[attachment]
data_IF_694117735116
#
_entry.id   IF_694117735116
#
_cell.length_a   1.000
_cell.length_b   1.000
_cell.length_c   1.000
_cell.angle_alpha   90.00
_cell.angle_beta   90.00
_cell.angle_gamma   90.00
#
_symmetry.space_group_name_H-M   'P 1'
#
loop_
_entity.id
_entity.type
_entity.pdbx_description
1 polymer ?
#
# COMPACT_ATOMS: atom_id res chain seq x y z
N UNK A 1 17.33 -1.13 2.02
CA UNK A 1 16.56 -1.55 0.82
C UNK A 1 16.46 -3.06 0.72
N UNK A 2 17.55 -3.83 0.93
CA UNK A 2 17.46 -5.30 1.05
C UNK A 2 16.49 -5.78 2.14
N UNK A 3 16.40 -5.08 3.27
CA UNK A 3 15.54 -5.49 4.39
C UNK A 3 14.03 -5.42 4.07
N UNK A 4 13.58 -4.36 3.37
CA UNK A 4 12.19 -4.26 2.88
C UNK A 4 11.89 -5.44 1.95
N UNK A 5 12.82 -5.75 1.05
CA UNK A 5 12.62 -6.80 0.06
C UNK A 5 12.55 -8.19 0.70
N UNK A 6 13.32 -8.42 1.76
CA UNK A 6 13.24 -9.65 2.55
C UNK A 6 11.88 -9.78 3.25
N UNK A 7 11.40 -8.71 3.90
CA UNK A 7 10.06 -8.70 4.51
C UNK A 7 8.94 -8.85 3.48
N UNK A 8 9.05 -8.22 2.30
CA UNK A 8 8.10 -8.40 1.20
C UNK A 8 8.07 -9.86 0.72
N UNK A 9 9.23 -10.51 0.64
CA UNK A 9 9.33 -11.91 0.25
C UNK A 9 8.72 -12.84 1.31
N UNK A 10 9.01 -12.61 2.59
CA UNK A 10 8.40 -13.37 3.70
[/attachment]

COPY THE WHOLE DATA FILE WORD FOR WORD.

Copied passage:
data_IF_694117735116
#
_entry.id   IF_694117735116
#
_cell.length_a   1.000
_cell.length_b   1.000
_cell.length_c   1.000
_cell.angle_alpha   90.00
_cell.angle_beta   90.00
_cell.angle_gamma   90.00
#
_symmetry.space_group_name_H-M   'P 1'
#
loop_
_entity.id
_entity.type
_entity.pdbx_description
1 polymer ?
#
# COMPACT_ATOMS: atom_id res chain seq x y z
N UNK A 1 17.33 -1.13 2.02
CA UNK A 1 16.56 -1.55 0.82
C UNK A 1 16.46 -3.06 0.72
N UNK A 2 17.55 -3.83 0.93
CA UNK A 2 17.46 -5.30 1.05
C UNK A 2 16.49 -5.78 2.14
N UNK A 3 16.40 -5.08 3.27
CA UNK A 3 15.54 -5.49 4.39
C UNK A 3 14.03 -5.42 4.07
N UNK A 4 13.58 -4.36 3.37
CA UNK A 4 12.19 -4.26 2.88
C UNK A 4 11.89 -5.44 1.95
N UNK A 5 12.82 -5.75 1.05
CA UNK A 5 12.62 -6.80 0.06
C UNK A 5 12.55 -8.19 0.70
N UNK A 6 13.32 -8.42 1.76
CA UNK A 6 13.24 -9.65 2.55
C UNK A 6 11.88 -9.78 3.25
N UNK A 7 11.40 -8.71 3.90
CA UNK A 7 10.06 -8.70 4.51
C UNK A 7 8.94 -8.85 3.48
N UNK A 8 9.05 -8.22 2.30
CA UNK A 8 8.10 -8.40 1.20
C UNK A 8 8.07 -9.86 0.72
N UNK A 9 9.23 -10.51 0.64
CA UNK A 9 9.33 -11.91 0.25
C UNK A 9 8.72 -12.84 1.31
N UNK A 10 9.01 -12.61 2.59
CA UNK A 10 8.40 -13.37 3.70